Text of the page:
Lathyrus vernus – Spring Vetchling
Lathyrus vernus – Spring Vetchling – is a beautiful little treasure for the spring garden that is both dainty and robust Dense lush foliage makes a 30 cm high hummock which is covered with many small pea flowers in shades of pink, fading blue. 30cm. WIll grow in a wide range of conditions, but happiest in a little moist shade. Thrives on our heavy clay. There are a variety of colour variants, some of which we offer seperately.
As well as the familiar climbing varieties of Lathyrus that are so familiar – the Sweet Peas, Everlasting Peas and Edible varieties there are also one or two gems that are more clumping in their habit.
Lathyrus vernus, the Spring Vetchling, hails from the mountains of Southern and Central Europe, where it grows in light woodlands on limestone. However, whilst it is happy with limestone in cultivation, this is not a necessity. What it does prefer though is a bit of drainage. Having said that, it thrives here in Dorset in our heavy clay where it sends down enough root to break spades. It grows happily in sun right through to moderate shade.
Lathyrus aureus hails from more mountainous regions in South Eastern Europe and does prefer it a little drier, though again we grow it here on our heavy clay.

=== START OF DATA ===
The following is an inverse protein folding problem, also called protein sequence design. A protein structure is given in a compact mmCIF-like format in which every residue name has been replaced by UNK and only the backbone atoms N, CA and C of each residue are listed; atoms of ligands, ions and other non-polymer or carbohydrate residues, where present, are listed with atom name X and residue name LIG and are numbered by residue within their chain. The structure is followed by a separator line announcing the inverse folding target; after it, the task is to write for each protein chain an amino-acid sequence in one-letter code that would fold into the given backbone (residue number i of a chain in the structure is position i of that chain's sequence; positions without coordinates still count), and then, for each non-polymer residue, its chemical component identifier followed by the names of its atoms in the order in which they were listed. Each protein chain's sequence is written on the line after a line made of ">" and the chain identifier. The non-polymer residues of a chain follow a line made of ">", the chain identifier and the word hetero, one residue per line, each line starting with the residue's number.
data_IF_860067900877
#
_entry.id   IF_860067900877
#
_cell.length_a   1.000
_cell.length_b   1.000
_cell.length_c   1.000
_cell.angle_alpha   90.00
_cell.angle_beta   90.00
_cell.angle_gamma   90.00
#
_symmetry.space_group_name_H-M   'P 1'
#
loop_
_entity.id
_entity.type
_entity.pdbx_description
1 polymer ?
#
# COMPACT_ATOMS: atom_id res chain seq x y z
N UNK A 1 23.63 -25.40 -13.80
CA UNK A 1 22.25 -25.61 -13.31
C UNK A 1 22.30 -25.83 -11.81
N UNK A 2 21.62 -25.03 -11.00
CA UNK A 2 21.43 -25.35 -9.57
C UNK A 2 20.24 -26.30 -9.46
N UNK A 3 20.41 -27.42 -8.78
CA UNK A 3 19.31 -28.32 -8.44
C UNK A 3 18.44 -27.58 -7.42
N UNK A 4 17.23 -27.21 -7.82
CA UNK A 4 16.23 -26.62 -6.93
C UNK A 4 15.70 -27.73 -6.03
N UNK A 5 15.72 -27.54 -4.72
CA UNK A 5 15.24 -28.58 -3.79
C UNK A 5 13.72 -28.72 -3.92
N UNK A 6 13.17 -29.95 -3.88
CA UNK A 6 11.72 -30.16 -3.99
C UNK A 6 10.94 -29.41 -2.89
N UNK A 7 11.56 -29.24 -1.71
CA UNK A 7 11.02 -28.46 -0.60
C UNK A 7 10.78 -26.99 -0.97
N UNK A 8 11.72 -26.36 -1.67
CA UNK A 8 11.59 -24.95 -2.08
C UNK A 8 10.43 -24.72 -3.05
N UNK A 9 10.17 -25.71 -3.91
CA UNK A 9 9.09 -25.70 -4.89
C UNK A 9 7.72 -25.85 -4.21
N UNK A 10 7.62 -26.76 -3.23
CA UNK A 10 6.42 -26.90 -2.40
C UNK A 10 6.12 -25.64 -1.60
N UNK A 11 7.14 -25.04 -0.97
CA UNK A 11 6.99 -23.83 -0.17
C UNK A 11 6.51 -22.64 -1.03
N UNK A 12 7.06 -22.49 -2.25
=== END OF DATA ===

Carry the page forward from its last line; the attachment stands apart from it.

Lathyrus is a member of the Fabaceae – The bean family, which is the third largest family of flowering plants with over 650 representative Genera (16,000 plus species) in nearly every corner of the Earth in a huge variety of habitats. They stretch from small herbaceous plants through shrubs and climbers to large tropical trees. Some exhibit sleep movement (closing up at night) like our native Clover, whilst others take it a step further closing on touch like the sensitive plant Mimosa.
Fabaceae has previously been known as the Leguminosae (legume family – referring to the pods they all carry) and contains the former, much more prosaic Papilionaceae (referring to the butterfly like flower form).
What ties many of the Genera within the Fabaceae together is the unique assymetric (papilionaceous) form that the flowers take. Each individual flower exhibits bilateral symmetry with 5 petals. The large upper petal is known as the banner or standard. Below this are two wings which in their turn surround two more fused petals known as the keel. Within the boat like keel are enclosed the male parts of the flower – the stamens.